For those of you who have read this blog for a while, you will certainly find the “refrain” of this essay familiar. For the past seventeen years, since the passing of my grandmother (MaMa) in 1998, I have been thinking, speaking, and writing a lot about this topic of “Legacy.” MaMa and the original “legacy story” that I captured in a previous essay, “The Turkey Bag”, inspired this blog, titled “Find Your Legacy”. To see more essays on the concept of “Legacy,” look under the blog archive to the left of this site’s homepage and look under “Topics.”
As we dive into spring here in Atlanta, I turn my attention to the garden. We have a lovely flower garden, and a small but hearty vegetable garden at our home, and every spring the garden comes to life with the colors of tulips, irises, azaleas, and roses. Additionally I start from seed tomatoes for my garden, working to have them ready to go into the vegetable bed by mid to late April, after the last frost date for our area. This year, I have started two separate heirloom tomato varietals, both strongly connected to my past. One of the varieties we call “Mama’s old stripers,” an old yellow tomato varietal that my grandmother raised for decades, and handed down through our family. The second varietal I call “Mrs. Carfang’s Big Pinks.” This is an old pink tomato varietal that puts off huge fruit that I will highlight in a future essay.
In my family we always associate gardens and gardening with MaMa. She kept a large vegetable garden well into her 90’s, raising and caning a wide variety of vegetables across the growing season. I distinctly remember taking a case of her canned pole beans with me when I went off to graduate school at Vanderbilt. Thus it is no surprise that I have been thinking a lot about her this week as I went to plant seven of her “old stripers” into my garden. What did strike me this year as unique was the timely flowering of an African violet.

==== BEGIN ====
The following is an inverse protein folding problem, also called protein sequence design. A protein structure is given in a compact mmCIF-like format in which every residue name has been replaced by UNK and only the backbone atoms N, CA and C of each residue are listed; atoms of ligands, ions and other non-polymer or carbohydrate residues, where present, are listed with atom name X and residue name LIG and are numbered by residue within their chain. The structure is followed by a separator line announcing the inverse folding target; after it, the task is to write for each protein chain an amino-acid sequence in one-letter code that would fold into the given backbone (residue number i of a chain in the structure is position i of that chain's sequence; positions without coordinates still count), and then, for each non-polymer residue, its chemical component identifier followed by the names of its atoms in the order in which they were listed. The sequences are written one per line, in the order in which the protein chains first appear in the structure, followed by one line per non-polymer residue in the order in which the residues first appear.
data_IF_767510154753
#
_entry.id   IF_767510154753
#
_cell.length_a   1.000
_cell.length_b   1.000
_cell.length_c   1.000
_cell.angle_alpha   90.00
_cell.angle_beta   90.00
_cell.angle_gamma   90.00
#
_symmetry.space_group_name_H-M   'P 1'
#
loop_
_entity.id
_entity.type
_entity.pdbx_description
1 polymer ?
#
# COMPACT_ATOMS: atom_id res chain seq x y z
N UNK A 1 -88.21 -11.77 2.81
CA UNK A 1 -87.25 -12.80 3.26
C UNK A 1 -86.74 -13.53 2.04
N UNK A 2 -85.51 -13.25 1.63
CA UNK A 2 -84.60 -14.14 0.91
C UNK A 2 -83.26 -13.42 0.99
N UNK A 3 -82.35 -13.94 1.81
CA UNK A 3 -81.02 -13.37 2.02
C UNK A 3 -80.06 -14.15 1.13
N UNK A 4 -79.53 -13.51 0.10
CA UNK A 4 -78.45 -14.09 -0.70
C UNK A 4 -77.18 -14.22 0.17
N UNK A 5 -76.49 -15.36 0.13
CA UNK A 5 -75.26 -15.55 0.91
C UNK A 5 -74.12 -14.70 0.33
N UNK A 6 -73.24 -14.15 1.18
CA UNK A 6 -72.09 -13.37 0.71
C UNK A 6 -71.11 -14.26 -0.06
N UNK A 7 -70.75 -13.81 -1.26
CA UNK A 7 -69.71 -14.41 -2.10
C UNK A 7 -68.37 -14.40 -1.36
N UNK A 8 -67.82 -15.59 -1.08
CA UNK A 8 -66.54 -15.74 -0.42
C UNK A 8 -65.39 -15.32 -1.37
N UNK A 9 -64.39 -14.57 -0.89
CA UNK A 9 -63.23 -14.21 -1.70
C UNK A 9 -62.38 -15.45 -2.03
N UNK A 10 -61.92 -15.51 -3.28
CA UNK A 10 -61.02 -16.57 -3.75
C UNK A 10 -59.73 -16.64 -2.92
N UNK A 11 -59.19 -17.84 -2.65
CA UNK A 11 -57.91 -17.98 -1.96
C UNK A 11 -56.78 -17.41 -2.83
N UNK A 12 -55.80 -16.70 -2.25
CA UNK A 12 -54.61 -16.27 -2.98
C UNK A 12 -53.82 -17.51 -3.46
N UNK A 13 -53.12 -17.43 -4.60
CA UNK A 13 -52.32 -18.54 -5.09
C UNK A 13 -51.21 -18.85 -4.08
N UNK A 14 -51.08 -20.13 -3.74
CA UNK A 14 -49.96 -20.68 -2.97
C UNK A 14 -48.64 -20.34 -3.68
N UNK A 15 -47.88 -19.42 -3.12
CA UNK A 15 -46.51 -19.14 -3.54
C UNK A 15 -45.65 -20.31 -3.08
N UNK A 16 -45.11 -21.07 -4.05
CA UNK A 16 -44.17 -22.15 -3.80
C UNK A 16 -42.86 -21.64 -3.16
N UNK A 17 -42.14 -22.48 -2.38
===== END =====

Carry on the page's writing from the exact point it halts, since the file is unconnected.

This past fall, my brother passed along a few plant cuttings and a small violet that he had started in his home in Virginia. The violet had a very unusual past, since he not only started it from a cutting of a violet that MaMa had raised, in her home in West Virginia, but that the original flower had been given to MaMa by my mother, sometime before her death, as a housewarming gift from some long ago visit. It really struck me to think that my mother, who passed away so young back in 1974, had brought this exact plant to my grandmother as a gift more than forty years ago!
Sometimes it’s easy to think about the idea of “Legacy” somewhat nostalgically, fondly reminiscing of some gently remembered past. The flowering of the violet and the young tomato seedlings being ready to plant are both reminders to me that the concept of “Legacy” is a current, present tense active moment of engagement. In some crazy way they are triggers for me to not only think back on these two, very important women in my past, but to consider how I am taking action in my life today, inspired by their “legacies.” It forces me to consider how I am spending my time, day to day, in an often overly scheduled frenetic life. What impact am I having on my kids, Bryson named after MaMa’s father and Marie named after my mother, Arline Marie Wark.
As you look at the photo below of the blooming Violet and the young tomato seedlings, think about the people from your past and how they have had an impact on you. Think about what “Legacies” they have left with you AND consider what “Legacies” you are “planting” in those around you every day.
For those readers in the Northern Hemisphere, enjoy the blooming of spring wherever you are!